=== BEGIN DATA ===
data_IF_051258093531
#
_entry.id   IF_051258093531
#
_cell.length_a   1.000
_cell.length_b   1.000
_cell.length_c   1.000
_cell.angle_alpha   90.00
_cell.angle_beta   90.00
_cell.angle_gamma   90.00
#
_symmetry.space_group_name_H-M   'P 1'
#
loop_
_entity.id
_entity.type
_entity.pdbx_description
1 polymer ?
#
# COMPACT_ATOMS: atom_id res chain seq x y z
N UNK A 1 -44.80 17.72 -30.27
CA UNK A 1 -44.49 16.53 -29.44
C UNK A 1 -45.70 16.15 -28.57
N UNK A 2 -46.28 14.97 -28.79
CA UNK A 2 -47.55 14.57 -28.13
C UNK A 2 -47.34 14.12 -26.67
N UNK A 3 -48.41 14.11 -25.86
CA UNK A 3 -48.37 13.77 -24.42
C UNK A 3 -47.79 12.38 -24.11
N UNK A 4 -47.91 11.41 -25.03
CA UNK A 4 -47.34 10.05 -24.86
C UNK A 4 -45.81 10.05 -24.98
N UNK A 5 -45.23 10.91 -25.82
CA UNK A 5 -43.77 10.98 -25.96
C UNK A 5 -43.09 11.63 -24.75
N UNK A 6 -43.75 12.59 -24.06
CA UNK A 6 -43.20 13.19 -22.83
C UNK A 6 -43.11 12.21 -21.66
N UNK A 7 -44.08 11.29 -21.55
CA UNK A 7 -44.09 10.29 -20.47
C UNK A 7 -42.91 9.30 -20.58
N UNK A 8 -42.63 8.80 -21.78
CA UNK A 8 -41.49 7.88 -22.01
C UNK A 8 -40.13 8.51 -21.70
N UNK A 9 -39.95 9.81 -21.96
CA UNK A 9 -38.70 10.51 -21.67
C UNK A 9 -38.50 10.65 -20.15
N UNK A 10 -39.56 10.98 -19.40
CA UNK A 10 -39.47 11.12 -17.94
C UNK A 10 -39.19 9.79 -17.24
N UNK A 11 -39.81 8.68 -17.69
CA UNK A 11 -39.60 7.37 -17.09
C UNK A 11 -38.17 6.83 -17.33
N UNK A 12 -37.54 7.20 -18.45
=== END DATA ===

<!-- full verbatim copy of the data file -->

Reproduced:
data_IF_051258093531
#
_entry.id   IF_051258093531
#
_cell.length_a   1.000
_cell.length_b   1.000
_cell.length_c   1.000
_cell.angle_alpha   90.00
_cell.angle_beta   90.00
_cell.angle_gamma   90.00
#
_symmetry.space_group_name_H-M   'P 1'
#
loop_
_entity.id
_entity.type
_entity.pdbx_description
1 polymer ?
#
# COMPACT_ATOMS: atom_id res chain seq x y z
N UNK A 1 -44.80 17.72 -30.27
CA UNK A 1 -44.49 16.53 -29.44
C UNK A 1 -45.70 16.15 -28.57
N UNK A 2 -46.28 14.97 -28.79
CA UNK A 2 -47.55 14.57 -28.13
C UNK A 2 -47.34 14.12 -26.67
N UNK A 3 -48.41 14.11 -25.86
CA UNK A 3 -48.37 13.77 -24.42
C UNK A 3 -47.79 12.38 -24.11
N UNK A 4 -47.91 11.41 -25.03
CA UNK A 4 -47.34 10.05 -24.86
C UNK A 4 -45.81 10.05 -24.98
N UNK A 5 -45.23 10.91 -25.82
CA UNK A 5 -43.77 10.98 -25.96
C UNK A 5 -43.09 11.63 -24.75
N UNK A 6 -43.75 12.59 -24.06
CA UNK A 6 -43.20 13.19 -22.83
C UNK A 6 -43.11 12.21 -21.66
N UNK A 7 -44.08 11.29 -21.55
CA UNK A 7 -44.09 10.29 -20.47
C UNK A 7 -42.91 9.30 -20.58
N UNK A 8 -42.63 8.80 -21.78
CA UNK A 8 -41.49 7.88 -22.01
C UNK A 8 -40.13 8.51 -21.70
N UNK A 9 -39.95 9.81 -21.96
CA UNK A 9 -38.70 10.51 -21.67
C UNK A 9 -38.50 10.65 -20.15
N UNK A 10 -39.56 10.98 -19.40
CA UNK A 10 -39.47 11.12 -17.94
C UNK A 10 -39.19 9.79 -17.24
N UNK A 11 -39.81 8.68 -17.69
CA UNK A 11 -39.60 7.37 -17.09
C UNK A 11 -38.17 6.83 -17.33
N UNK A 12 -37.54 7.20 -18.45